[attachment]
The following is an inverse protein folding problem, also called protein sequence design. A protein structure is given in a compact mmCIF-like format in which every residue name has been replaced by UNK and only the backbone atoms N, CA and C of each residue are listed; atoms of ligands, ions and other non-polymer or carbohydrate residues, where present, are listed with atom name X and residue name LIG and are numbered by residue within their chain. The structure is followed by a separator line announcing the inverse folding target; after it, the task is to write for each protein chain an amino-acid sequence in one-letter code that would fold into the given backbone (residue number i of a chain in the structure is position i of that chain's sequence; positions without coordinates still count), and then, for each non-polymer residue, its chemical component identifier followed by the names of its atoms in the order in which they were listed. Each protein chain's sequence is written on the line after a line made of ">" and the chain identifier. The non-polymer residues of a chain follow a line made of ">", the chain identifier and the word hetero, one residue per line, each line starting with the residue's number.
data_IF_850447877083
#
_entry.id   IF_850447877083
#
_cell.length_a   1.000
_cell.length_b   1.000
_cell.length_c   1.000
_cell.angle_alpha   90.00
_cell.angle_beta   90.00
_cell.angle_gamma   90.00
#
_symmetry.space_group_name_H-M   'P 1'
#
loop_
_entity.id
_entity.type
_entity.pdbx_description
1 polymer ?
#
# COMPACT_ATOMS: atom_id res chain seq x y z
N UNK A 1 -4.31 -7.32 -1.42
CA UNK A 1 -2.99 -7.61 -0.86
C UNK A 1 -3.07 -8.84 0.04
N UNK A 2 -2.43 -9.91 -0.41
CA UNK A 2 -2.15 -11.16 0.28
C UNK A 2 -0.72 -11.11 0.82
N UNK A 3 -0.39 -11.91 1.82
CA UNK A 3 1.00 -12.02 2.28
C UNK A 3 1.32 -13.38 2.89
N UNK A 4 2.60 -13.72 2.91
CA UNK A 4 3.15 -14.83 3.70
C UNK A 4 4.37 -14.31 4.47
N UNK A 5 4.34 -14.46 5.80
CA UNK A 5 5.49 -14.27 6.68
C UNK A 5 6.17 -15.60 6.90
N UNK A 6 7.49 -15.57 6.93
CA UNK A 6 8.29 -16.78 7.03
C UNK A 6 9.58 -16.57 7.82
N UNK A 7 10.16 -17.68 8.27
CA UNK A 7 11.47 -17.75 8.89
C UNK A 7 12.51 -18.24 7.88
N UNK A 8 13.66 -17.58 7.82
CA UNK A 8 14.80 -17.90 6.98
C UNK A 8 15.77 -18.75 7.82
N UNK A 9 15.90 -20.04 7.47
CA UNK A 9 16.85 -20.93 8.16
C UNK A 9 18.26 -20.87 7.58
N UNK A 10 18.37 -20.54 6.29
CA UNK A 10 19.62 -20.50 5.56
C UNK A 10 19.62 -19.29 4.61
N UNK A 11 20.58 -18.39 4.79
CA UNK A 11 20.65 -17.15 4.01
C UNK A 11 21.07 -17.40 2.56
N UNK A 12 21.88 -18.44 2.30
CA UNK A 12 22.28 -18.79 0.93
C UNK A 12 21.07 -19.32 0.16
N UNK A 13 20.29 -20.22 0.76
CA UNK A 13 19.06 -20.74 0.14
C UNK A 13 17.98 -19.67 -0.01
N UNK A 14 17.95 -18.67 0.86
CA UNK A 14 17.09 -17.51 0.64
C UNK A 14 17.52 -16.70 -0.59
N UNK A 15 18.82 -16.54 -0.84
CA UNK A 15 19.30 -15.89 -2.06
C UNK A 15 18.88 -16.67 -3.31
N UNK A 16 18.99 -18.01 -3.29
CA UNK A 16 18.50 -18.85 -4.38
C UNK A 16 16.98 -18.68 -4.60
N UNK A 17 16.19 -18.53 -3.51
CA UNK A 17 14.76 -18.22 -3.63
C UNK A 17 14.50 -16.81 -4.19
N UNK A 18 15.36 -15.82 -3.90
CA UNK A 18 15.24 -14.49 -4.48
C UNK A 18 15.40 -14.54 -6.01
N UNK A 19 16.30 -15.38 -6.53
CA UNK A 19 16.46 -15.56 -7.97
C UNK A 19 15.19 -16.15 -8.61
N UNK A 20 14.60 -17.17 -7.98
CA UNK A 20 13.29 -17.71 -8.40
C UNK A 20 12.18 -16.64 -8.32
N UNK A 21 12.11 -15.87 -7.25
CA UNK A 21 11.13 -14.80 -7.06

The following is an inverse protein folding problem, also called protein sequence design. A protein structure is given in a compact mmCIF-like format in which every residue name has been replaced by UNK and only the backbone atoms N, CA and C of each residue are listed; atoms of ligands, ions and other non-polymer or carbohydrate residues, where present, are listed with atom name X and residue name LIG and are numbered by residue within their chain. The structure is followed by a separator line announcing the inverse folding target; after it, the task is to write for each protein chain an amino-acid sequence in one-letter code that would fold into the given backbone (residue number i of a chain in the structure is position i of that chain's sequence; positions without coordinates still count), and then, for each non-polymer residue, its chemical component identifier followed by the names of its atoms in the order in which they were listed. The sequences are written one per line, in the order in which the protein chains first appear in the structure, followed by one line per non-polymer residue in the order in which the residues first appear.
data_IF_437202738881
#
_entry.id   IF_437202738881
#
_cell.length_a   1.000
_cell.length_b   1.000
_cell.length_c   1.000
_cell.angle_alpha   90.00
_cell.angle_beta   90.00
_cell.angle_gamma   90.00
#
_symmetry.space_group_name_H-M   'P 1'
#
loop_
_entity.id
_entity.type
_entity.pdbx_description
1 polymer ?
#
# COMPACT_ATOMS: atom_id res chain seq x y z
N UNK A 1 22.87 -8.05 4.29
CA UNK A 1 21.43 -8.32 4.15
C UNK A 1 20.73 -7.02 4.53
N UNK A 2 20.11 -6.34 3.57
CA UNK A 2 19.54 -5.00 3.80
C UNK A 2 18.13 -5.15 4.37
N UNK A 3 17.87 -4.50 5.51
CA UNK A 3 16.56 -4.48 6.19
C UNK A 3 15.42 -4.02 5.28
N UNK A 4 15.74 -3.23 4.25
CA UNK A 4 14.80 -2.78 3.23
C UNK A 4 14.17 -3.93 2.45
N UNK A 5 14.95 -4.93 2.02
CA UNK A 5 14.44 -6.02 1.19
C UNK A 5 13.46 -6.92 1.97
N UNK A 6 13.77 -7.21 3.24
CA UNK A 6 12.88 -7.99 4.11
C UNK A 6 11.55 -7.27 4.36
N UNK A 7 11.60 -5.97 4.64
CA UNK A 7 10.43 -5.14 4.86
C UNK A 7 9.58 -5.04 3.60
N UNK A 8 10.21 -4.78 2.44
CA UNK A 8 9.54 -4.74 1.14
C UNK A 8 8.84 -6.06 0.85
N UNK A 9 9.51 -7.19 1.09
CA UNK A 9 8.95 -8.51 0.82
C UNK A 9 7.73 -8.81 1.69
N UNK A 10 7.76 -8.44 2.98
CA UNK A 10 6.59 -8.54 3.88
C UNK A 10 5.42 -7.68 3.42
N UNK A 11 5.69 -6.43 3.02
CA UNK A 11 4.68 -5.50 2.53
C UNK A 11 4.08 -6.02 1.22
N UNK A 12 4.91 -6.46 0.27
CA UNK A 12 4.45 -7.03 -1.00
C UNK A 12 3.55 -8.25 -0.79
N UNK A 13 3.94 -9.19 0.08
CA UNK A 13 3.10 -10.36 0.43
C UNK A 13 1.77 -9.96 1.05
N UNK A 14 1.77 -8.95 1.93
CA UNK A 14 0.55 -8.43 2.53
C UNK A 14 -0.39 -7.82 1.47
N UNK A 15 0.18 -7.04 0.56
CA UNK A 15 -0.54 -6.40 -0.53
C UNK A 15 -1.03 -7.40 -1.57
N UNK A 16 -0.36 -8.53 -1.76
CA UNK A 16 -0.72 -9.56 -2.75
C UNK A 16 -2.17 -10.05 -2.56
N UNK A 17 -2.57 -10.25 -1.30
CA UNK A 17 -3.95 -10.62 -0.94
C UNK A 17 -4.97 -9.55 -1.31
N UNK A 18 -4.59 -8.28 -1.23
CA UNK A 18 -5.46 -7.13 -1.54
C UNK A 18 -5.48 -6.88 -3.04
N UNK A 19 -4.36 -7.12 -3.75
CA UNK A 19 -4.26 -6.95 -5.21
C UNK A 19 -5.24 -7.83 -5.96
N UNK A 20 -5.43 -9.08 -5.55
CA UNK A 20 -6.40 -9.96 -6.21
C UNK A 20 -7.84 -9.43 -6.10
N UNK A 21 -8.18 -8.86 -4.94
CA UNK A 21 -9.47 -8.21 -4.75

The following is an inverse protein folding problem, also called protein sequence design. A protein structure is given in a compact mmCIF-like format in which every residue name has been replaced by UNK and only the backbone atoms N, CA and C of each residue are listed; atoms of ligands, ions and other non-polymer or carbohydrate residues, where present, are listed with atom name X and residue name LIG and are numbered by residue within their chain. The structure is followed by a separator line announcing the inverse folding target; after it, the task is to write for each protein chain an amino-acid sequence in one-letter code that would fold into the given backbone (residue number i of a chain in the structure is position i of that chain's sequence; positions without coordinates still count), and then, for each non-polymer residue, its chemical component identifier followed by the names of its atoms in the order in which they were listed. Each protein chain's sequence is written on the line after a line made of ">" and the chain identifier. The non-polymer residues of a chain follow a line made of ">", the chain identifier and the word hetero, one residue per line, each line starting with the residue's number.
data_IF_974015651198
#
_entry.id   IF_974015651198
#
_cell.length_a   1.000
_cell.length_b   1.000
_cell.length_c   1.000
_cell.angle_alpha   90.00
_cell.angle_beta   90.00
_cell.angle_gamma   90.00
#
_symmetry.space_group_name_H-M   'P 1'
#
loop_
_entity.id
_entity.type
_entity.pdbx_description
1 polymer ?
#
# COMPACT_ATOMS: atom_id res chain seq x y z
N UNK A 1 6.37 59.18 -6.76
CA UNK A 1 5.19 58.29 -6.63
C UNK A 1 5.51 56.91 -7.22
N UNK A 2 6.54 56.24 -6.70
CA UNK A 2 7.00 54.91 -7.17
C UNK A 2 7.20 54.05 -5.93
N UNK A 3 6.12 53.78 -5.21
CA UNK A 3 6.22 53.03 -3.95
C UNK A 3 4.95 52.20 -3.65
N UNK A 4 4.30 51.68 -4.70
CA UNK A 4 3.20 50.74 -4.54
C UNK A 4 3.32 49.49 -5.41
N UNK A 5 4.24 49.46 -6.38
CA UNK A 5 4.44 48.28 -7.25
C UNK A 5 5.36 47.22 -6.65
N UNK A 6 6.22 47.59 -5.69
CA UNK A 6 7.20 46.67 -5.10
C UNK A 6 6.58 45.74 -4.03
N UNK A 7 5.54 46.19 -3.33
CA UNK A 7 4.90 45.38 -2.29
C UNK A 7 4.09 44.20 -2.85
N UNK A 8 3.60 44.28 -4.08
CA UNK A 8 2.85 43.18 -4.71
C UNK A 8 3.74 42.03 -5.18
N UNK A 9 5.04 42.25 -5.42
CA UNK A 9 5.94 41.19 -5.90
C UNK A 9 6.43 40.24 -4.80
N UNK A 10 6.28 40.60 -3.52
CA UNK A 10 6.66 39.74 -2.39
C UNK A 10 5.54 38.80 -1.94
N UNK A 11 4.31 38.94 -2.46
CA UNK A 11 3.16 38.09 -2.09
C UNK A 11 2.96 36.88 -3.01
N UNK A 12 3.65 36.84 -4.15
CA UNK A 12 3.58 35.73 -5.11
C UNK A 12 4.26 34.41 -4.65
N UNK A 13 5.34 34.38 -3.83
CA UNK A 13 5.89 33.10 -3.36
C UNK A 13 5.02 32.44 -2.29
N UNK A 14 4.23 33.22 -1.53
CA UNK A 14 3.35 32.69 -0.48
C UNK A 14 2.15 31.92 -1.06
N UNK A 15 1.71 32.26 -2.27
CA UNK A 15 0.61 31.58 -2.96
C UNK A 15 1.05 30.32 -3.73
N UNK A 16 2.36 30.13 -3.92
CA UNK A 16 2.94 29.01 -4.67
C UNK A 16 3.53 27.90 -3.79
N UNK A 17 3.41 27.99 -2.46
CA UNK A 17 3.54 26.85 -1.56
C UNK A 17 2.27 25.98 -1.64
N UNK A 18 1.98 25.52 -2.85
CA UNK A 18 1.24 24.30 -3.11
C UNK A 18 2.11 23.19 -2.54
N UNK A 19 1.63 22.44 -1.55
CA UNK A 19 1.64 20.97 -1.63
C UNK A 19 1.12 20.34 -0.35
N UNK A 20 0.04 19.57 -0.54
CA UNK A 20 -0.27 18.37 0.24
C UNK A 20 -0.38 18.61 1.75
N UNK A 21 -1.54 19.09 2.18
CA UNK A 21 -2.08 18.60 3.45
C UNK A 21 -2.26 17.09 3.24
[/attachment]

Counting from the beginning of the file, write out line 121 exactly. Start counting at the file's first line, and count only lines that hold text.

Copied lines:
CA UNK A 6 12.88 -7.99 4.11